Acromio Clavicular Joint (ACJ) Sprain

Posted by Neo G on

What is a Acromio Clavicular Joint (ACJ) Sprain

The ACJ is just above the shoulder joint and it connects the clavicle (collar bone) to the scapula (shoulder blade). This joint is normally a very stable joint and doesn’t move much as it is held together by a set of very strong, thick ligaments. The joint only moves a little when you move your arm above your head. The ACJ can be sprained when there is a direct blow of fall onto the shoulder.


Common Causes

Common sports that can cause this injury:

  • Rugby
  • Skiing
  • Football

Common Signs & Symptoms

Common signs and symptoms of this injury:

  • Pain around the top of the shoulder joint
  • A bump at the end of the collar bone just above the shoulder
  • Pain when lying on the injured shoulder
  • Pain on lifting the injured arm above the head

Condition Management

What should be done following this injury:

  • Consult your GP or physiotherapist. For large deformities at the end of the collar bone, go to A&E.
  • Use ice or a reusable cold pack to reduce pain and swelling (the recommended time is 10 minutes on with 1 hour off). Never apply ice directly to the skin.
  • Use a sling to protect and rest the shoulder for around 2 weeks.


Depending on how severe the injury is will determine how long it takes for this injury to heal and before you are back playing sport. Initially the shoulder needs to be rested for approximately 2 weeks to allow the inflammatory process to settle and the healing process to begin. Consult with a chartered physiotherapist who will advise you on some simple range of movement and strengthening exercises to undertake. They will then guide you back to your chosen sport as the sprain heals.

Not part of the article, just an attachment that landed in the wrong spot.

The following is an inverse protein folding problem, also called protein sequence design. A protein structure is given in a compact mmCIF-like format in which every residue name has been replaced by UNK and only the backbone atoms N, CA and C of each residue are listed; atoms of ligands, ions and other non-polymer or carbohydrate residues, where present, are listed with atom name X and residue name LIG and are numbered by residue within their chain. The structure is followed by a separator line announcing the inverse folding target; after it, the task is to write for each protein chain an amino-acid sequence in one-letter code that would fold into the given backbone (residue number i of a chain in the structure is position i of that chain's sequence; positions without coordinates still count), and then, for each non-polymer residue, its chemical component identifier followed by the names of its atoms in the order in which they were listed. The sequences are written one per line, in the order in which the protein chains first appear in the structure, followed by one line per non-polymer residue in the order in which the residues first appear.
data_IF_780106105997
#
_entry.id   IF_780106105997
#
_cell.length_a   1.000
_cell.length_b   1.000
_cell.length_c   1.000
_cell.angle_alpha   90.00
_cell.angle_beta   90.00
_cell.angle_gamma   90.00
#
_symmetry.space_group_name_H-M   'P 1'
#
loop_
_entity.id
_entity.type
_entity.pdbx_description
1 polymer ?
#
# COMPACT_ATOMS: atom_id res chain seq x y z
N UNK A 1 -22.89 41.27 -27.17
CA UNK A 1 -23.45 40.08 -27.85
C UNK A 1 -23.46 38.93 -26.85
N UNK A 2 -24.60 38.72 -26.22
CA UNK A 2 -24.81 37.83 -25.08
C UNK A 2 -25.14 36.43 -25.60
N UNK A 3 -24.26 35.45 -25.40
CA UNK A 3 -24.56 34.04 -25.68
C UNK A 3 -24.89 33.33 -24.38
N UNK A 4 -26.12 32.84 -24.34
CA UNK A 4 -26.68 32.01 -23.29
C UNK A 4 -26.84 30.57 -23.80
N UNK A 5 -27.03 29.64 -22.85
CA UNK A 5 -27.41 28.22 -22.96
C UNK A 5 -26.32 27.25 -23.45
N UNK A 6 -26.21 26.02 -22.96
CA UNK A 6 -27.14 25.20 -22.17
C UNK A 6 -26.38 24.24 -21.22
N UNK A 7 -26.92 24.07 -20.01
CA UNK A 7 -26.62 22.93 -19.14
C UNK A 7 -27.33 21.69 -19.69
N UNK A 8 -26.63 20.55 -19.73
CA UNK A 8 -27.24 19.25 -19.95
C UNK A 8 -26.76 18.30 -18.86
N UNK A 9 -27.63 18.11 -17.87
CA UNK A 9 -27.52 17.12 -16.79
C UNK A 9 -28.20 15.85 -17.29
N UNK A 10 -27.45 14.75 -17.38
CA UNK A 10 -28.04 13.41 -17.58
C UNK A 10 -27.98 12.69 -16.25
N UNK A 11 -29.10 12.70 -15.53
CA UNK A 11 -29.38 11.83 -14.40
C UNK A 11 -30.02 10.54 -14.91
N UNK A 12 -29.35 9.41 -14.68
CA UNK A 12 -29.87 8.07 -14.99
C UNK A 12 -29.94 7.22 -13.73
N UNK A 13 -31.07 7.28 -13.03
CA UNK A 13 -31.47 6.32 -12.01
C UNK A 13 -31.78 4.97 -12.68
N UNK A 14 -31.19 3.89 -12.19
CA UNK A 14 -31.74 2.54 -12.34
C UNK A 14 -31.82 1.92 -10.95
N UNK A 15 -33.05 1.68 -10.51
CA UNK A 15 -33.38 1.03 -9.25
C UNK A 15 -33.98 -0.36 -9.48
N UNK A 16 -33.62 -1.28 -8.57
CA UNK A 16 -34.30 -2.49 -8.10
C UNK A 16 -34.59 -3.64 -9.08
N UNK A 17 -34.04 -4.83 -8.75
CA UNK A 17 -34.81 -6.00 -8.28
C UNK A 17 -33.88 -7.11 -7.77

Arm Slings

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* Disclaimer *

The content on this website is provided for general information and reference purposes only and is not intended to substitute for advice given by a physician, pharmacist, or other licensed health-care professional. You should not use this information as self-diagnosis or for treating a health problem or disease. All exercises and information featured on this web site should only be reviewed/practised under the supervision of a qualified healthcare professional. Products suggestions linked to injuries may be provided on the site but you must always refer to the product page for full product details and always consult a physician before use as the indications outlined may not always be relevant to your particular injury/condition.


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